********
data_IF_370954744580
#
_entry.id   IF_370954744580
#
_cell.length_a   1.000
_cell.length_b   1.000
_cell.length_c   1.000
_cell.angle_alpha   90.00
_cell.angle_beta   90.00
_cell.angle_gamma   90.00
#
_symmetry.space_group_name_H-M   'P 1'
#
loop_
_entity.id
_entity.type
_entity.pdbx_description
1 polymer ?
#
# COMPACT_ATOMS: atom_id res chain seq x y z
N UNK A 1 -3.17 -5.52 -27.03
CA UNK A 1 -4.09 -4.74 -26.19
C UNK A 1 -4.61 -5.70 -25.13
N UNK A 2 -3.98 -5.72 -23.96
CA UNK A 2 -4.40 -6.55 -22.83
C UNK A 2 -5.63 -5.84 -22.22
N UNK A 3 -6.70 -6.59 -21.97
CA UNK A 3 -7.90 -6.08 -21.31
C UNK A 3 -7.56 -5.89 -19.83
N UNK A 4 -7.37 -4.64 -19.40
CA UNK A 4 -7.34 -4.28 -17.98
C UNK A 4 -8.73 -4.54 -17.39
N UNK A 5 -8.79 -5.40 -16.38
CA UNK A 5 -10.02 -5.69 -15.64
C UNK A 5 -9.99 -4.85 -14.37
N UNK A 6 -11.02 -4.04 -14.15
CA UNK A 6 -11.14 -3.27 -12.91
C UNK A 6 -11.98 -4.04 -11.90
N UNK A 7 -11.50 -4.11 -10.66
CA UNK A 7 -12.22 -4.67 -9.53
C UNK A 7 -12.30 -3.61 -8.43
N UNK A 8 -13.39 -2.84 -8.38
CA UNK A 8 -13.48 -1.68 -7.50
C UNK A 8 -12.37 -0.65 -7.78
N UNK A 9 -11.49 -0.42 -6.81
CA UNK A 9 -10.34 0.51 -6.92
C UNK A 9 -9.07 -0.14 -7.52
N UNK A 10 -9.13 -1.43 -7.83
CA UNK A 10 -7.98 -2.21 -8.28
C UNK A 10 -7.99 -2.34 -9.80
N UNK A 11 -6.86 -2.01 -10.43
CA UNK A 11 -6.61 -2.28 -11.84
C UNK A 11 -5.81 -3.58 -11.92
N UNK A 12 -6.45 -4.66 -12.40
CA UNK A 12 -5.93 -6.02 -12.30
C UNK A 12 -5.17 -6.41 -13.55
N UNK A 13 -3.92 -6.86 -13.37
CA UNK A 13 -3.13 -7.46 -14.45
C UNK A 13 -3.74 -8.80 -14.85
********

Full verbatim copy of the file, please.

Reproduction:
data_IF_370954744580
#
_entry.id   IF_370954744580
#
_cell.length_a   1.000
_cell.length_b   1.000
_cell.length_c   1.000
_cell.angle_alpha   90.00
_cell.angle_beta   90.00
_cell.angle_gamma   90.00
#
_symmetry.space_group_name_H-M   'P 1'
#
loop_
_entity.id
_entity.type
_entity.pdbx_description
1 polymer ?
#
# COMPACT_ATOMS: atom_id res chain seq x y z
N UNK A 1 -3.17 -5.52 -27.03
CA UNK A 1 -4.09 -4.74 -26.19
C UNK A 1 -4.61 -5.70 -25.13
N UNK A 2 -3.98 -5.72 -23.96
CA UNK A 2 -4.40 -6.55 -22.83
C UNK A 2 -5.63 -5.84 -22.22
N UNK A 3 -6.70 -6.59 -21.97
CA UNK A 3 -7.90 -6.08 -21.31
C UNK A 3 -7.56 -5.89 -19.83
N UNK A 4 -7.37 -4.64 -19.40
CA UNK A 4 -7.34 -4.28 -17.98
C UNK A 4 -8.73 -4.54 -17.39
N UNK A 5 -8.79 -5.40 -16.38
CA UNK A 5 -10.02 -5.69 -15.64
C UNK A 5 -9.99 -4.85 -14.37
N UNK A 6 -11.02 -4.04 -14.15
CA UNK A 6 -11.14 -3.27 -12.91
C UNK A 6 -11.98 -4.04 -11.90
N UNK A 7 -11.50 -4.11 -10.66
CA UNK A 7 -12.22 -4.67 -9.53
C UNK A 7 -12.30 -3.61 -8.43
N UNK A 8 -13.39 -2.84 -8.38
CA UNK A 8 -13.48 -1.68 -7.50
C UNK A 8 -12.37 -0.65 -7.78
N UNK A 9 -11.49 -0.42 -6.81
CA UNK A 9 -10.34 0.51 -6.92
C UNK A 9 -9.07 -0.14 -7.52
N UNK A 10 -9.13 -1.43 -7.83
CA UNK A 10 -7.98 -2.21 -8.28
C UNK A 10 -7.99 -2.34 -9.80
N UNK A 11 -6.86 -2.01 -10.43
CA UNK A 11 -6.61 -2.28 -11.84
C UNK A 11 -5.81 -3.58 -11.92
N UNK A 12 -6.45 -4.66 -12.40
CA UNK A 12 -5.93 -6.02 -12.30
C UNK A 12 -5.17 -6.41 -13.55
N UNK A 13 -3.92 -6.86 -13.37
CA UNK A 13 -3.13 -7.46 -14.45
C UNK A 13 -3.74 -8.80 -14.85